Paradigm Environmental ready to market MicroSludge process to treatment facilities
Technologies, in Vancouver, recently received the 2004 Canadian Innovation Award in Environmental Technology for the BC/Yukon region. The award, presented by the Canadian Manufacturers and Exporters (CME) and the National Research Council of Canada's Industrial Research Assistance Program (NRC-IRAP), recognized the firm's development of the patented MicroSludge(tm) process.
As Paradigm's core product, MicroSludge addresses biosolids management at wastewater treatment plants in three ways:
1. It yields far lower quantities of biosolids for disposal than conventional processes. By adding MicroSludge, a wastewater treatment plant (WWTP) can reduce by up to 95% its total quantity of waste-activated sludge requiring disposal.
2. MicroSludge enables WWTPs to become energy self-sufficient, increasing generation of methane (natural gas) by approximately 280%; this can readily be converted to electricity and heat.
3. Because MicroSludge destroys pathogens such as salmonella and E. coli, the residual, post-treatment biosolids generate less odour and less greenhouse gas emissions.
The process can be compared to bursting billions of microbe-sized, water-filled balloons with extremely tough skins, and doing so not only with consistent, 99.99% efficiency, but in the unstable, real-world conditions of a sewage treatment plant rather than in a controlled laboratory environment. These "balloons" are the pathogenic bacteria and microbes that make up a slurry of sludge or biosolids produced by WWTPs all over the world.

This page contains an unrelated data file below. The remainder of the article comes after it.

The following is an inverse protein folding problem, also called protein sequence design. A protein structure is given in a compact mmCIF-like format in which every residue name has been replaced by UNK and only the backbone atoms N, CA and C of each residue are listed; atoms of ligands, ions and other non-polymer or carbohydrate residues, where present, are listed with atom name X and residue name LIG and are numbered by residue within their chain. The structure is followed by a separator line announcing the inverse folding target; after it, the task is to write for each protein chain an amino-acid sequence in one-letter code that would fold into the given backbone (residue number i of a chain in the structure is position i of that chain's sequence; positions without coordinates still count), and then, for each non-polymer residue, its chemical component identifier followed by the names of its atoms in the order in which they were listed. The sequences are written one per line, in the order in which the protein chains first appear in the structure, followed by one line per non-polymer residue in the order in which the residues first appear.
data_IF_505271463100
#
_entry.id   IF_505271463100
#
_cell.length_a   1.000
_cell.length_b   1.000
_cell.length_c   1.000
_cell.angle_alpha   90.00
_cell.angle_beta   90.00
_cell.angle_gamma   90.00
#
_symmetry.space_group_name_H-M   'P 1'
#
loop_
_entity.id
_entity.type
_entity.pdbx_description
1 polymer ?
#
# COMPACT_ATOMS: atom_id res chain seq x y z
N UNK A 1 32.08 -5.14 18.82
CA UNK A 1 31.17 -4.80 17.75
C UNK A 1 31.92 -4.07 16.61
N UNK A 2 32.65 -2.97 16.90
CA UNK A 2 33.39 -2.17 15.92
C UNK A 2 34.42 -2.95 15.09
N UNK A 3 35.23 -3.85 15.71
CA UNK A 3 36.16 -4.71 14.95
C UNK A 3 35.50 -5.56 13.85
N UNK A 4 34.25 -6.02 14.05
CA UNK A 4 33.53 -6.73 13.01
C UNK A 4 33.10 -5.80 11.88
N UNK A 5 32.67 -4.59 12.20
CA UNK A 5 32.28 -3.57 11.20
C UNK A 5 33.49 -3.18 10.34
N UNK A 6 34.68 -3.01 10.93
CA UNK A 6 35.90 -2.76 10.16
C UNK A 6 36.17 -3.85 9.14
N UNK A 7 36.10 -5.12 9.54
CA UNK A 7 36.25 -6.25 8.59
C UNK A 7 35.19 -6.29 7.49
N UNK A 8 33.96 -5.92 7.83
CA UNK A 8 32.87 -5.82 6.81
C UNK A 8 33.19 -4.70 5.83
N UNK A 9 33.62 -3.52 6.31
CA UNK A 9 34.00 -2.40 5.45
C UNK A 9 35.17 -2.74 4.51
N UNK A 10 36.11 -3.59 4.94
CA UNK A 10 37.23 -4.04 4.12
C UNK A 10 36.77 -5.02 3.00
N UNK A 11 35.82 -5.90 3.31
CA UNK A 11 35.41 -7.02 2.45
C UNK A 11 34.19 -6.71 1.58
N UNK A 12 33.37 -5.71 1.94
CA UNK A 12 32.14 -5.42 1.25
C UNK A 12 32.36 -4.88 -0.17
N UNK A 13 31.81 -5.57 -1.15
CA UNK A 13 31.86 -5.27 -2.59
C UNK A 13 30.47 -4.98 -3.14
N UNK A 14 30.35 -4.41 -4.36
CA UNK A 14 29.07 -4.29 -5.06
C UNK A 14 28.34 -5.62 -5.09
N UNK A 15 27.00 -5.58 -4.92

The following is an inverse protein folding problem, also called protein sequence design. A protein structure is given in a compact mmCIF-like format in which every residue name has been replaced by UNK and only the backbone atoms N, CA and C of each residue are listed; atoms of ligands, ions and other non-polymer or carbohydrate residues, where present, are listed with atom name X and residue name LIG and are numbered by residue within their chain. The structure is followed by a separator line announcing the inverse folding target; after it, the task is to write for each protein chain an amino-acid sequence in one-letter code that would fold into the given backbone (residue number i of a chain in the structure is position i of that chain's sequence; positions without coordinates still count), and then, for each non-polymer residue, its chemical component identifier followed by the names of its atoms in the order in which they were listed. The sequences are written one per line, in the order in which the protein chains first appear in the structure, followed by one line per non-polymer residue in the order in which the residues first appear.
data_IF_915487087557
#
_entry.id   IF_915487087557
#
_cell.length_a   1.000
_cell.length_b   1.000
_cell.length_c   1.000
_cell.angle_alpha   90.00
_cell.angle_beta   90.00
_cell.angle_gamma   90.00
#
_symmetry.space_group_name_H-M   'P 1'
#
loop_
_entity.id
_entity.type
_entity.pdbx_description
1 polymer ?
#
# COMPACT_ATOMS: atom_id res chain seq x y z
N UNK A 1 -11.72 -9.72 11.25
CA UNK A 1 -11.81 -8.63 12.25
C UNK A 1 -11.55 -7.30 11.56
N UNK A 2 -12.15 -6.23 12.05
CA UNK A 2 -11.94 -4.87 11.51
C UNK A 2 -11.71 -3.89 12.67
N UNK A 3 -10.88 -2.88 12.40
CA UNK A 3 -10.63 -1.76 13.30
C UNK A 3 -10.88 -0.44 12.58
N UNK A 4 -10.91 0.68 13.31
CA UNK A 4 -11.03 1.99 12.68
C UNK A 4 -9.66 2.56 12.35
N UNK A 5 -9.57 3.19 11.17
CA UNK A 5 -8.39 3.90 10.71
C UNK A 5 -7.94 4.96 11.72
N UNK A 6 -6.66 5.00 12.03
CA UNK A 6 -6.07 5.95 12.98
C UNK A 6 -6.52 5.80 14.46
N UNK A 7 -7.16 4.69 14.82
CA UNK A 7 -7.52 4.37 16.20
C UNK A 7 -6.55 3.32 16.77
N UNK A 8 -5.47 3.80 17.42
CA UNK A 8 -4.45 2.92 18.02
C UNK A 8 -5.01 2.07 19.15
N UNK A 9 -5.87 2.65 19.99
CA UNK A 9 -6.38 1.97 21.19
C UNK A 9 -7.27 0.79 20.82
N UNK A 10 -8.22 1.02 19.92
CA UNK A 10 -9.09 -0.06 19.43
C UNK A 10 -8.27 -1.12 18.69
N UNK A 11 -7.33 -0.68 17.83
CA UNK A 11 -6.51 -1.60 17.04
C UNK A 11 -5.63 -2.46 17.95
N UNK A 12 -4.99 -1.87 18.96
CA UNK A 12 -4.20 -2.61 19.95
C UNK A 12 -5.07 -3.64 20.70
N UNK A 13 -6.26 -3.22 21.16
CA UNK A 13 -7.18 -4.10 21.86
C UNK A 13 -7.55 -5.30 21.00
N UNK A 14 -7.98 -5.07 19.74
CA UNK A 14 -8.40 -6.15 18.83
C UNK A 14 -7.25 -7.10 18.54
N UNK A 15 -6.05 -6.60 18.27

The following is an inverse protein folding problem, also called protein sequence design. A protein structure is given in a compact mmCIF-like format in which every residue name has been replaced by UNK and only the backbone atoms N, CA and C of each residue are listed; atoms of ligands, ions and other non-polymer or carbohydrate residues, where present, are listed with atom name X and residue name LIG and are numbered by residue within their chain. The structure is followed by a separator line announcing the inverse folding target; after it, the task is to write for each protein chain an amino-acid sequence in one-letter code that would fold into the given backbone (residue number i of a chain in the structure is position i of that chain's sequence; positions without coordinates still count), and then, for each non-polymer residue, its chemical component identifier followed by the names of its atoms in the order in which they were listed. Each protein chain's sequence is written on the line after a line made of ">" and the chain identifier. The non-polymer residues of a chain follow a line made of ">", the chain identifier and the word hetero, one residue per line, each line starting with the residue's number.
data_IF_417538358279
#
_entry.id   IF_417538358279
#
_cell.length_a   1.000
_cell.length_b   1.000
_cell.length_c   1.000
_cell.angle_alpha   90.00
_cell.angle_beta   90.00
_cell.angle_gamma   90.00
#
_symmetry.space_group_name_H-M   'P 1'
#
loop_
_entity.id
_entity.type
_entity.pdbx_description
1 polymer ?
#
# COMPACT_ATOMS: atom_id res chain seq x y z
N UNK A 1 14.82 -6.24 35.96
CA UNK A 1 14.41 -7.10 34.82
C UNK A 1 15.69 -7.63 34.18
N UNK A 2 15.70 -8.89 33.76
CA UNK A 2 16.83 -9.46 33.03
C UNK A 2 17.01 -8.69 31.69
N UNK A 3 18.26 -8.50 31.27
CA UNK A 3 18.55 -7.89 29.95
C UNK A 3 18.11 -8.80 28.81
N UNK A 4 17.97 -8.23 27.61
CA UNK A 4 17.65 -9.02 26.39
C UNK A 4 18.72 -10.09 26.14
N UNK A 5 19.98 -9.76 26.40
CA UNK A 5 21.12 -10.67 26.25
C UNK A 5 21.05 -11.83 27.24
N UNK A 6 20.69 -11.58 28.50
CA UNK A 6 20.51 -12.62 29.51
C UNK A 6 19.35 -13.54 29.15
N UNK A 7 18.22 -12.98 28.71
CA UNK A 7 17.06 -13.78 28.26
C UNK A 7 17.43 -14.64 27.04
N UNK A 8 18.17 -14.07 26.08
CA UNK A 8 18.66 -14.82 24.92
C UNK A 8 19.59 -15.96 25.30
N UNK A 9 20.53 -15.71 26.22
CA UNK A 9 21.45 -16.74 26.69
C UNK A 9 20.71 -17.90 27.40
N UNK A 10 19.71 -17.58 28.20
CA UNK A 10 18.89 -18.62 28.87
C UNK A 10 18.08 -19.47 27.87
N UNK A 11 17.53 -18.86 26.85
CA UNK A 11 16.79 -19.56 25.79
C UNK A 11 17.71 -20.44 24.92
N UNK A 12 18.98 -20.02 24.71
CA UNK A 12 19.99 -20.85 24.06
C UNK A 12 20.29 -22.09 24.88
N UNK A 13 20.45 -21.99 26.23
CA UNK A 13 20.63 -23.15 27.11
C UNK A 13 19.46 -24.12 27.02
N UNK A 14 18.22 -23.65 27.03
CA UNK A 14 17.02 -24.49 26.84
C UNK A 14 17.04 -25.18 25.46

MicroSludge converts these biosolids into a rich, renewable energy source. High-pressure homogenization liquefies the microbes and readily converts them to methane and energy, using existing wastewater treatment plant infrastructure with no impact on downstream operations. In addition, Paradigm notes that the compact, modular MicroSludge system can easily be retrofitted at any WWTP, even facilities with severe space constraints.
The first full-scale trial of the system is being carried out at the Chilliwack WWTP, near Vancouver; an independent report on the results is expected soon. Rob Stephenson, Paradigm's chief technical officer and principal inventor of the MicroSludge process, said, "Now that we've proved that our technology really does work on a commercial scale, we are poised to introduce MicroSludge to wastewater treatment plants where it can make a huge impact on the environment and deliver very significant economic benefits."